Man who hid spy camera in toilets jailed

A man has been sentenced to 16 months in jail after planting a spy camera in the women’s toilets at Pinewood Studios, where the upcoming James Bond movie “No Time to Die” is being filmed, according to the Press Association (PA).

Peter Hartley who worked in maintenance at the studios in Buckinghamshire, England, was arrested in June after the camera was spotted behind a grill in the toilets, PA said. A worker noticed light glinting off the lens of the motion-activated camera and subsequently removed the grill with a screwdriver.

The 50-year-old, who has previous convictions for placing hidden cameras, was sentenced at Aylesbury Crown Court Friday. Alongside his jail sentence, he will remain on the sex offenders register for 10 years.

The freelancer who found the camera said in a victim impact statement that the incident had impacted her mental health and caused her to suffer significant anxiety. “I am not eating or sleeping properly and I don’t feel safe anywhere — I check the whole house for cameras,” she said, according to PA.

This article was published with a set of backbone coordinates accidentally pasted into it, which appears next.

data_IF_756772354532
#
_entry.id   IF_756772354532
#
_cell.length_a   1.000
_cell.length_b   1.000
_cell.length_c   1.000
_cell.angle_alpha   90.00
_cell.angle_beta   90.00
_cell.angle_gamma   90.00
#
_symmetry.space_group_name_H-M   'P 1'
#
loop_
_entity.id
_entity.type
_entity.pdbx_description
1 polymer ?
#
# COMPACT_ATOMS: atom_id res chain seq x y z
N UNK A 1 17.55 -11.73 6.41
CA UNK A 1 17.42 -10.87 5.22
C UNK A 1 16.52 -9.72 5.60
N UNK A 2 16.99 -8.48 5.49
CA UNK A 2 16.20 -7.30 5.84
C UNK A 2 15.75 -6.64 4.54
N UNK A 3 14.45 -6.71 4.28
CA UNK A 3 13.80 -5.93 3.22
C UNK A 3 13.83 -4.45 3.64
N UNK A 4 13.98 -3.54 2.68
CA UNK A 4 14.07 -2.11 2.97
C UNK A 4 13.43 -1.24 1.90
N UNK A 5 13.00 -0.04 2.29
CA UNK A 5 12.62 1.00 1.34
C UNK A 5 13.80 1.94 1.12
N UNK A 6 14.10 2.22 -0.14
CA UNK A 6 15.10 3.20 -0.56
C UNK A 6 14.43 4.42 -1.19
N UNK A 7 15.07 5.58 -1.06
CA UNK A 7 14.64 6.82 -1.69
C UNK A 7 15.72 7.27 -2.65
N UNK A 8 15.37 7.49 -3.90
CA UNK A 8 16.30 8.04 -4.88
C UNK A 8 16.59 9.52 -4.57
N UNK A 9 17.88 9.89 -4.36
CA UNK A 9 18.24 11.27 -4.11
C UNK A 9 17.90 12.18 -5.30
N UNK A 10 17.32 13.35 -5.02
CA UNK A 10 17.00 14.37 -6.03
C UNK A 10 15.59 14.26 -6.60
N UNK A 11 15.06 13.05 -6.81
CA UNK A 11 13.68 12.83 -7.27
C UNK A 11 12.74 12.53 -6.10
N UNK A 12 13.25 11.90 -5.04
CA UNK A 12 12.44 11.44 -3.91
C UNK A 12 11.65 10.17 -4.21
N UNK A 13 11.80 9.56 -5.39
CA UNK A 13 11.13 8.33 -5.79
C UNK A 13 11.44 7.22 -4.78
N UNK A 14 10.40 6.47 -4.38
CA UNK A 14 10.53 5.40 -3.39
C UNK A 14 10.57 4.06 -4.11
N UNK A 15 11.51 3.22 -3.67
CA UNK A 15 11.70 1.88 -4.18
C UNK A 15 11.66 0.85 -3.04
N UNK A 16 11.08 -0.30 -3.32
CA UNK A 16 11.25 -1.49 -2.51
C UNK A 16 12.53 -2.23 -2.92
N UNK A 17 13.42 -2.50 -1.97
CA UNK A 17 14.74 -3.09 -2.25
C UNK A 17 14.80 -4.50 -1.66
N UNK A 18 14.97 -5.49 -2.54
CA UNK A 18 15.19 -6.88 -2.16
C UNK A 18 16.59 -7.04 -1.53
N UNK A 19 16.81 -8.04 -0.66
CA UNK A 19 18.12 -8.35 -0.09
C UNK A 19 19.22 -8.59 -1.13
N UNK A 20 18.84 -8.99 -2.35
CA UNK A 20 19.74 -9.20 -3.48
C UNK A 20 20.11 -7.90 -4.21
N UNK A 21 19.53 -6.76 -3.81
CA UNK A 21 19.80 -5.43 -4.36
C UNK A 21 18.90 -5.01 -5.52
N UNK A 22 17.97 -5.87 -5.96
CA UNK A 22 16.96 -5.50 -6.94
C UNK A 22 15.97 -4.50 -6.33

“I don’t doubt that I will check every bathroom I go into for the rest of my life,” she continued.

Judge Francis Sheridan, who sentenced Hartley, said the victim’s life “has been devastated by a dirty-minded individual who preys on women using the lavatory where he can compromise them.”

“This was carefully planned and an utter betrayal of trust of his employers,” Sheridan added.

Hartley has three prior convictions for eight offenses. In 2009, he was convicted of planting spy cameras in a council building, while in 2016 he was convicted after placing a camera in a leisure center’s changing rooms.

He had completed a sex offenders rehabilitation program eight months before planting the Pinewood Studios camera.

Hartley told police after his arrest: “I suppose sexual gratification is the main reason [for planting cameras] — as I’ve learned from my past whenever something bad or stressful happens I act out.”

Defending lawyer Irfan Arif said Hartley regretted his offenses and believed they were the result of sexual abuse of a child, as well as stress following the death of his father.

“Mr. Hartley says he can’t explain the urge he has to record women like this, however, he acts on it in moments of stress and he understands he needs further help and guidance,” Arif said.

The woman who found the camera told the court: “I don’t believe (the defendant) has any remorse, this was a deliberate act using high definition, wide angle and vibration triggered equipment.

“He knew exactly what he was doing and must have seen the damage (to the victims) last time,” she added.